It centres on the friendship between Tom, a teacher (Jasper Jacob) and Leah (Abi Hood), an escort, the motivation for which has one or two grey areas and the impact that has on their other relationships - Tom's wife, Gill (Rebecca Crankshaw) and Leah's boyfriend Mark (Kevin Tomlinson).

Tom and Gill's teenage daughter Sophie has gone missing taking nothing with her, and they are coping in different ways. Gill has turned to drink and the church, while Tom meets with Leah, who looks a bit like Sophie.

Leah isn't in a good place herself. Her mother is no longer around, and she lost contact with her father when she was a child. Mark, who came to her rescue at a low moment, isn't the guardian angel he first appeared, rather, he is increasingly controlling and abusive.

His moods swing between the kicks he gets from her escort work, which he encourages her to do, and jealousy if punters show the wrong sort of attention.

I was mentally screaming 'leave him' from very early on.

But it's Leah and Tom where the unease really centres. They meet more and more to share chips and conversation; are they fulfilling an innocent need for each other? Is it merely that Tom's way of coping is to try and recreate his relationship with his beloved Sophie? Is Tom a much-wanted father figure for Leah?

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Review: Violated, Camden People's Theatre - raw and relatable

Violated rebecca holbourn art work
After watching Violated at Camden People's Theatre, we stood in the bar talking about what we related to, our own experiences and how the play had changed our perspective.

Rebecca Holbourn's play explores real-life experiences where consent isn't given or is assumed. It is the seemingly micro-violations that add up and can leave a lasting impact.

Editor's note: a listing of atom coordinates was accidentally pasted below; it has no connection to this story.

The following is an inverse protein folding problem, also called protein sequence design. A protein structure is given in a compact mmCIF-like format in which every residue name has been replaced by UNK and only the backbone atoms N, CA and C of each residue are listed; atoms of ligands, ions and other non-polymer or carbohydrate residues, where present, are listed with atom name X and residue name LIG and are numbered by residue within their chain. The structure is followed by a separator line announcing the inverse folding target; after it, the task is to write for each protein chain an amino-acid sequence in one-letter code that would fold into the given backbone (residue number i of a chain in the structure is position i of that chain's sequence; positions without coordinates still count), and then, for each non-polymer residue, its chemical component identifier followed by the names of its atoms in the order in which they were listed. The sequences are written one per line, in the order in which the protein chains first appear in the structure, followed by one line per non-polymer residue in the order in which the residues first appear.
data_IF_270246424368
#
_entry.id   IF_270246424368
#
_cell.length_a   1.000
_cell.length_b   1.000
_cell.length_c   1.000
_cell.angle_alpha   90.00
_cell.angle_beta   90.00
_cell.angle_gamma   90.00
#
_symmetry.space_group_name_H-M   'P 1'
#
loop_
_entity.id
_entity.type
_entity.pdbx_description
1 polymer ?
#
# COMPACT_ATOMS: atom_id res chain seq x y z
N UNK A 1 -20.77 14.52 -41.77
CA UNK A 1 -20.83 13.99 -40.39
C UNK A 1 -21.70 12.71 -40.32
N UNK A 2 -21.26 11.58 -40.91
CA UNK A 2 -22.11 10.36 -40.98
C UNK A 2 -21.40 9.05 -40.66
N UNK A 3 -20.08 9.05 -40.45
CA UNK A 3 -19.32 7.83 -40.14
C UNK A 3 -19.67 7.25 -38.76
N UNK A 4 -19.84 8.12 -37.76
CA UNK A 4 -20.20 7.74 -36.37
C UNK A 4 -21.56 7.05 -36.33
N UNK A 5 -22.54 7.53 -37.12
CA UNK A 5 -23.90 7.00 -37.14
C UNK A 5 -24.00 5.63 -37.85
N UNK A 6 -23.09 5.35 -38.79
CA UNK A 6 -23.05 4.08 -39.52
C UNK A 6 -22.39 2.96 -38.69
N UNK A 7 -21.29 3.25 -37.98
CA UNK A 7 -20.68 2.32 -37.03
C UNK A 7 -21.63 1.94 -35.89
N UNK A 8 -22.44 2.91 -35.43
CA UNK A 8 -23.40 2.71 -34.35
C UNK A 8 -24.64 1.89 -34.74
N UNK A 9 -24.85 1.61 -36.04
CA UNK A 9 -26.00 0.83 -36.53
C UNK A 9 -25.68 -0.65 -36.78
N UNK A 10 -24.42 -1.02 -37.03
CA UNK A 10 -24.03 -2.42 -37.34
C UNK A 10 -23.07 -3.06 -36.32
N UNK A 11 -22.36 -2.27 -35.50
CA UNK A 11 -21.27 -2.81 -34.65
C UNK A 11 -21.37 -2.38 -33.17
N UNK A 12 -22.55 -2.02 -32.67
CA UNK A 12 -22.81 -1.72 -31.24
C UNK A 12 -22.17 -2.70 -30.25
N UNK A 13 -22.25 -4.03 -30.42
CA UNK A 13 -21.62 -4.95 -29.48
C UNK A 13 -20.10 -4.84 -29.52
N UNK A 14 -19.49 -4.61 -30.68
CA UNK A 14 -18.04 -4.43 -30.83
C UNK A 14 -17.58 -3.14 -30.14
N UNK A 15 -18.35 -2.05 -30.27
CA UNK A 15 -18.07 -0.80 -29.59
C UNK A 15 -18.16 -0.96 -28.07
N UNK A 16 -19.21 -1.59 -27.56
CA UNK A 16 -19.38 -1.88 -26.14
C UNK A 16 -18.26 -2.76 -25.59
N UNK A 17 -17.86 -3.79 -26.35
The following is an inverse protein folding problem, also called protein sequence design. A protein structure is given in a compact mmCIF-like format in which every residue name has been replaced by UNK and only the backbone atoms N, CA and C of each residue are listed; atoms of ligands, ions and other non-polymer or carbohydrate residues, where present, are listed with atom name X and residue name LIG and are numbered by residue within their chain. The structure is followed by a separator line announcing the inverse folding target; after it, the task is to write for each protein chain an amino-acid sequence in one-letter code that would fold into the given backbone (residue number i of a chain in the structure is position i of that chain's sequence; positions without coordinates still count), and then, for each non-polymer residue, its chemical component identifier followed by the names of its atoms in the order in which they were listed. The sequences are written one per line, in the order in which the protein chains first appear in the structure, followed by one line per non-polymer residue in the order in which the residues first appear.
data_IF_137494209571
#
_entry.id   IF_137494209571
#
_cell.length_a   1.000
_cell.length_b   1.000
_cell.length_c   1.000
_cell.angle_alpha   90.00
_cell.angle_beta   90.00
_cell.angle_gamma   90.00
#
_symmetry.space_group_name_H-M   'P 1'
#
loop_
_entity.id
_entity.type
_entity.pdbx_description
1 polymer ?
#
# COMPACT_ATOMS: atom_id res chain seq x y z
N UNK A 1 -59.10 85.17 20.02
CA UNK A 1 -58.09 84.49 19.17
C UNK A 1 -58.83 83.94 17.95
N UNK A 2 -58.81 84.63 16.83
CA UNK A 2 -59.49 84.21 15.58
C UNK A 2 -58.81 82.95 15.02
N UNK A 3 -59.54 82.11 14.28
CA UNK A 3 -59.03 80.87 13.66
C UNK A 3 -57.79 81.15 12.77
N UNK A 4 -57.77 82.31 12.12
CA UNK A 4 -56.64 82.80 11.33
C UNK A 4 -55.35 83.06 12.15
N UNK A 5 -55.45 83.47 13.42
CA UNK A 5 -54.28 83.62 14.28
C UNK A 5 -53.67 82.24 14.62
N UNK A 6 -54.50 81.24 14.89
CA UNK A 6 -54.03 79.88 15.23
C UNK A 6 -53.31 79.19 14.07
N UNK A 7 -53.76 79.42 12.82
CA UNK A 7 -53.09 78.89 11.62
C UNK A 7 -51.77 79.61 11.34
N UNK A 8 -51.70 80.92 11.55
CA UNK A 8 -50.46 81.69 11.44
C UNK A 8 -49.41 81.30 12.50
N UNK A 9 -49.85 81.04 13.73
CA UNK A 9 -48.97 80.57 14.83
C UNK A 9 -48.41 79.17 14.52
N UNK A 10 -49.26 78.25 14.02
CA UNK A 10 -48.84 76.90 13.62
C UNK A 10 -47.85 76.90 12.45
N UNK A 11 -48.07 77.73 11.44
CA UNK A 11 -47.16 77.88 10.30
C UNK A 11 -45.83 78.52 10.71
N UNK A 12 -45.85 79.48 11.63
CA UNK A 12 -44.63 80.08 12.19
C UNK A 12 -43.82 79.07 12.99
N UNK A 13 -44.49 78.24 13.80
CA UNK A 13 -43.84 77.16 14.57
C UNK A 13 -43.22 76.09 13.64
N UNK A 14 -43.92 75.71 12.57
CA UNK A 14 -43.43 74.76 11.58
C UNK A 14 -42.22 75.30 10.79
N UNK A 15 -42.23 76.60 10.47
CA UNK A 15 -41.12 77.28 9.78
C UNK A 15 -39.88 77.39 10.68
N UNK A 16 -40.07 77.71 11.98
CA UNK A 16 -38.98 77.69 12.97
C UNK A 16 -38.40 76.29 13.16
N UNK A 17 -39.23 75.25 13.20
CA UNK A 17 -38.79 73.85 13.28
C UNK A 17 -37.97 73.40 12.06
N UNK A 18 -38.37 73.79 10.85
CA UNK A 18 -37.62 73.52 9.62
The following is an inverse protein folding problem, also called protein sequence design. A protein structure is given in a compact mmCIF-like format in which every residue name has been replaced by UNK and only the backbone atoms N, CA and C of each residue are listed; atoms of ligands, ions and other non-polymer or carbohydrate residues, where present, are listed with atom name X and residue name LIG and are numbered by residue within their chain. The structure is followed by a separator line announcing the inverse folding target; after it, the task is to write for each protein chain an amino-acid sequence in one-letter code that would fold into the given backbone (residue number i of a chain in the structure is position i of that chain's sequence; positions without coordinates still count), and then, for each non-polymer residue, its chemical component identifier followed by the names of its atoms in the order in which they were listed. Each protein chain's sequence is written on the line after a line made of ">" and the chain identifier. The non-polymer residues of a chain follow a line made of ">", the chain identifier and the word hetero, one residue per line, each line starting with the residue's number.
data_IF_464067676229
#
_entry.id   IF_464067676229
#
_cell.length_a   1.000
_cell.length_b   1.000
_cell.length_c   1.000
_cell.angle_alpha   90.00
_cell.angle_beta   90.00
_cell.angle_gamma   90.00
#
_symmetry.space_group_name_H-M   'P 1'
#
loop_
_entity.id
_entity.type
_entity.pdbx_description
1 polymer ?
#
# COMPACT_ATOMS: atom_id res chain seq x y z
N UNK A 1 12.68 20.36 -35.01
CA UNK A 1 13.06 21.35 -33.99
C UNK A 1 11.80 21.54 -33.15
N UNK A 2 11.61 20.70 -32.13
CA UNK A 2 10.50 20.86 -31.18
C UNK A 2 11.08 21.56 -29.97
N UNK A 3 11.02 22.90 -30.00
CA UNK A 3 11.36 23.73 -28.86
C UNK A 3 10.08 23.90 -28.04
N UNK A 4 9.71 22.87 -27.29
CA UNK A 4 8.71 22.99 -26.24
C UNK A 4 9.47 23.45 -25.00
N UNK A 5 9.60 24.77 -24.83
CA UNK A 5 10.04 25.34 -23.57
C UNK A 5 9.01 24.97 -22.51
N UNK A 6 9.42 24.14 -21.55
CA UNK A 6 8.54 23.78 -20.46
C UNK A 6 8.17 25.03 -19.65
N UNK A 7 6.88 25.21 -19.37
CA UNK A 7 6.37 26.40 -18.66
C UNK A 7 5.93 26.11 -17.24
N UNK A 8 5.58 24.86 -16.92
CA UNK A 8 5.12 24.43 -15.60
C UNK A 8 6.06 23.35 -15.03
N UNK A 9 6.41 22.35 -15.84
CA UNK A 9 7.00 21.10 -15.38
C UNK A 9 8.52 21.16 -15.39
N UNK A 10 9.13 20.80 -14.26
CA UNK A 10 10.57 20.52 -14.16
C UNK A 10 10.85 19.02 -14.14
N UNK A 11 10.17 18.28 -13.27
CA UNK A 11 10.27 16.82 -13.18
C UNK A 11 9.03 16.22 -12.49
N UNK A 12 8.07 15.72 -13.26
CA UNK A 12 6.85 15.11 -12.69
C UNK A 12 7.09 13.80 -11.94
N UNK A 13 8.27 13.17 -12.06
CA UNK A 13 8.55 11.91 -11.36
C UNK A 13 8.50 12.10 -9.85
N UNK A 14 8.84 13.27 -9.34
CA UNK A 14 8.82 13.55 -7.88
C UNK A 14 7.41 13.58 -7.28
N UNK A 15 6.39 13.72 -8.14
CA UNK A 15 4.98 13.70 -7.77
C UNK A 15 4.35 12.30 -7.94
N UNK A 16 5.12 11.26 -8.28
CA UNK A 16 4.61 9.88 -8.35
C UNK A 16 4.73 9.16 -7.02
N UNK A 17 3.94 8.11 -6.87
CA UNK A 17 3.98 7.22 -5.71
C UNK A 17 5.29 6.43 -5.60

It's told from the perspective of a woman (Tamsin Harding) and a man (Arthur Perdreau), highlighting how stereotypes and peer pressure compound the problem of consent - or lack of it.

There is a range of incidents from playing kiss chase to having a stranger sat next to you on the bus and put their hand on your thigh when you were a child.

The play demonstrates the lasting impact these violations have: Anger, guilt, regret, problems with trust...

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Interview: Writer & director Rebecca Holbourn on her new play and what she loves about theatre

Later this week, writer, director and producer Rebecca Holbourn will be at Camden People's Theatre preparing for the opening night of her new play Violated.

I asked her about the play and her thoughts on theatre, and you can watch the interview, or there is a transcript below.

How would you describe your play Violated?

Violated is based on real-life experiences. It explores and discusses broken consent and violation in many different forms, not just sex.

Why did you want to tell this story?

This story is obviously very personal to me as it includes a lot of my past, and that gets explored, which is very tricky. But I think everyone has their own tricky memory that they don't necessarily want to face.

And everyone needs to consider if actually some of the things they're holding on to might be because they didn't say yes.

How will you be feeling on opening night?